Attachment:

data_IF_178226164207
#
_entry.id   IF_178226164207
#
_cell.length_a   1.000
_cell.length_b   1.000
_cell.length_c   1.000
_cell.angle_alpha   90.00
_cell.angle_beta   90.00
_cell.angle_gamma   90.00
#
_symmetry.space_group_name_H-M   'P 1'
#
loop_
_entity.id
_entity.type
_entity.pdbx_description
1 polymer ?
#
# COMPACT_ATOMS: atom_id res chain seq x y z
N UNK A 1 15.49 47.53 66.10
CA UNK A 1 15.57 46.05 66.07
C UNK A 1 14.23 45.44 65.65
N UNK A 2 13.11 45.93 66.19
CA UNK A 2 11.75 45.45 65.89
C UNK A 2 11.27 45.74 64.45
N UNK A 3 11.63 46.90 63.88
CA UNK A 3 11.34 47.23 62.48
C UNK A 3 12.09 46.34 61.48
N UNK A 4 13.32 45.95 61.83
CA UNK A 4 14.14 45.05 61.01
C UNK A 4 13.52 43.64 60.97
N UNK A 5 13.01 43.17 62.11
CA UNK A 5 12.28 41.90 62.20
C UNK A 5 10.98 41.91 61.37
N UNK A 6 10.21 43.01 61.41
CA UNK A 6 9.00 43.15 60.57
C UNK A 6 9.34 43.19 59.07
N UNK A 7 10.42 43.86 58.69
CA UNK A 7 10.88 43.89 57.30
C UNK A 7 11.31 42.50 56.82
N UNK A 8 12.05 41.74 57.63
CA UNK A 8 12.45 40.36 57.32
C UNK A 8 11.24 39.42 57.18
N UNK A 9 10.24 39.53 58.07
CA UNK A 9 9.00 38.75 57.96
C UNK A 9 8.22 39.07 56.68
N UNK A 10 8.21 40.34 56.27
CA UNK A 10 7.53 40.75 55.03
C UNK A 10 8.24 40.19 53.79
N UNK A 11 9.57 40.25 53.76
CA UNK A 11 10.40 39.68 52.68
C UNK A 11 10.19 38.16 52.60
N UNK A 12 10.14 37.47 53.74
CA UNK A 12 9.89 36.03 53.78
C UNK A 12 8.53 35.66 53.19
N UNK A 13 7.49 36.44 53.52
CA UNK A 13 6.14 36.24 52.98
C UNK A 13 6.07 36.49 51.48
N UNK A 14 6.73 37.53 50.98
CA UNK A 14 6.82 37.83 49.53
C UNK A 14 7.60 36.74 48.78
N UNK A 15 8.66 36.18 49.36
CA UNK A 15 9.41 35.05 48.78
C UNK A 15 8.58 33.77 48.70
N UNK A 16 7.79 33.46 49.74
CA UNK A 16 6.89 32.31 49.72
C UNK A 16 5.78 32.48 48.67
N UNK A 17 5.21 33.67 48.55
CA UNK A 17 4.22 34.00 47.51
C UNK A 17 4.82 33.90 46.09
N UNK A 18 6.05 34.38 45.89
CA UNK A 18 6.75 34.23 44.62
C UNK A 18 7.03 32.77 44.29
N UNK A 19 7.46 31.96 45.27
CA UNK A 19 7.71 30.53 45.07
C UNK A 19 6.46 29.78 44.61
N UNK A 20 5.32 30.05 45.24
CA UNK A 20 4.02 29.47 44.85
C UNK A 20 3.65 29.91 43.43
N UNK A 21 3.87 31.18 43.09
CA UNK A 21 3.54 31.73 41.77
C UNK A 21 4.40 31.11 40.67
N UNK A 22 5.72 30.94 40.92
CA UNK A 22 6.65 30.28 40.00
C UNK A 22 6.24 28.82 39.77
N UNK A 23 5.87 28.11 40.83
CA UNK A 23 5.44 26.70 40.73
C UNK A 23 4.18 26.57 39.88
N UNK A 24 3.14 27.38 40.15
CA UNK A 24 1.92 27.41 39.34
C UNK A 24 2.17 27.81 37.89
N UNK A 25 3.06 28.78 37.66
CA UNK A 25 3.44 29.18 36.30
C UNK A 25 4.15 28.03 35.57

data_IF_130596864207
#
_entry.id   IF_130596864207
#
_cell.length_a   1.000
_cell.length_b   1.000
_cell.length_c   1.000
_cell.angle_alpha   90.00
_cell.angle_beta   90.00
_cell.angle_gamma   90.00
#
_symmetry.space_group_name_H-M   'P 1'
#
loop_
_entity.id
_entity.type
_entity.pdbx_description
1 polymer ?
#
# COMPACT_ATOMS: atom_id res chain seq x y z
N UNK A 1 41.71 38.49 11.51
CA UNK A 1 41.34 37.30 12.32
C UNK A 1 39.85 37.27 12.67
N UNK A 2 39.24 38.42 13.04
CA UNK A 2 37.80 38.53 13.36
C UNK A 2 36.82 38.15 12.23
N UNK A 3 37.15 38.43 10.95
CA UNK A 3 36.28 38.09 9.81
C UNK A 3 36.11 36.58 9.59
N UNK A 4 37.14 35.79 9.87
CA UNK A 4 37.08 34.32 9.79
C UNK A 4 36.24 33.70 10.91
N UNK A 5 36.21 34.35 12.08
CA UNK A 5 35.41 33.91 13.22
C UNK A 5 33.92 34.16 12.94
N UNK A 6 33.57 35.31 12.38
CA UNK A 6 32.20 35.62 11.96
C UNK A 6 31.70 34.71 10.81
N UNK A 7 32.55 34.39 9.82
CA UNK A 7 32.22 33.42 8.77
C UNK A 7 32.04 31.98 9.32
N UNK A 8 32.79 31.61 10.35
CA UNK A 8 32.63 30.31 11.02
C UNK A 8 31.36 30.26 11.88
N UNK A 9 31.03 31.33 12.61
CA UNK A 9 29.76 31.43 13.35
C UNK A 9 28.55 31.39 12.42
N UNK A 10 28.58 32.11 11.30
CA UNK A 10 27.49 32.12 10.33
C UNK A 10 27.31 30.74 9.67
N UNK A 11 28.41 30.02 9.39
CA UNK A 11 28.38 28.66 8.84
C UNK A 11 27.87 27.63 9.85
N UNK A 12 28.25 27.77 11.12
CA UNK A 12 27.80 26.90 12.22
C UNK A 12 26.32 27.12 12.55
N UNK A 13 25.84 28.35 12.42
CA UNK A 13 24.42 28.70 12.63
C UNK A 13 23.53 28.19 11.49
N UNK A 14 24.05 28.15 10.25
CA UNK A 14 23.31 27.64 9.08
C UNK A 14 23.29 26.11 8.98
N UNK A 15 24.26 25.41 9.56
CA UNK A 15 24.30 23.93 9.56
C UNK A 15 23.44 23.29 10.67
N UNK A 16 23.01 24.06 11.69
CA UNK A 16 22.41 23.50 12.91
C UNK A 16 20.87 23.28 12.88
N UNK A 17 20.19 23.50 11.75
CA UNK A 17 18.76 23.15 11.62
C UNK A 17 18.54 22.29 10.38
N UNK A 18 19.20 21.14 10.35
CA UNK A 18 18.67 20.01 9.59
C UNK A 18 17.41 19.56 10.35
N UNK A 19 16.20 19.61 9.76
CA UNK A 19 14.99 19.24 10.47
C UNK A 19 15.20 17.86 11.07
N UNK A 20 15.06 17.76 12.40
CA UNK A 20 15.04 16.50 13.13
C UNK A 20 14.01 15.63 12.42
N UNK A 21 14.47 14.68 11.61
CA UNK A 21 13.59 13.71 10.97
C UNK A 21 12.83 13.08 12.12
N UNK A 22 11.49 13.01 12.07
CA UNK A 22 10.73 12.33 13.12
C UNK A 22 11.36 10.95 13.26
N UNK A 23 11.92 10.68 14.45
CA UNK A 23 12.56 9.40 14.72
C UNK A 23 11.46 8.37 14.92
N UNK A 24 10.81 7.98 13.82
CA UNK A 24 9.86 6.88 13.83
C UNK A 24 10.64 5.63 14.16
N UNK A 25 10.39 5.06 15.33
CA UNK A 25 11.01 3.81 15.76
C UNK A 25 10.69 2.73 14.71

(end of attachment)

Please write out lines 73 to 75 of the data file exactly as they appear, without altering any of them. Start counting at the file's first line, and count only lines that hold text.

CA UNK A 18 6.75 34.23 44.62
C UNK A 18 7.03 32.77 44.29
N UNK A 19 7.46 31.96 45.27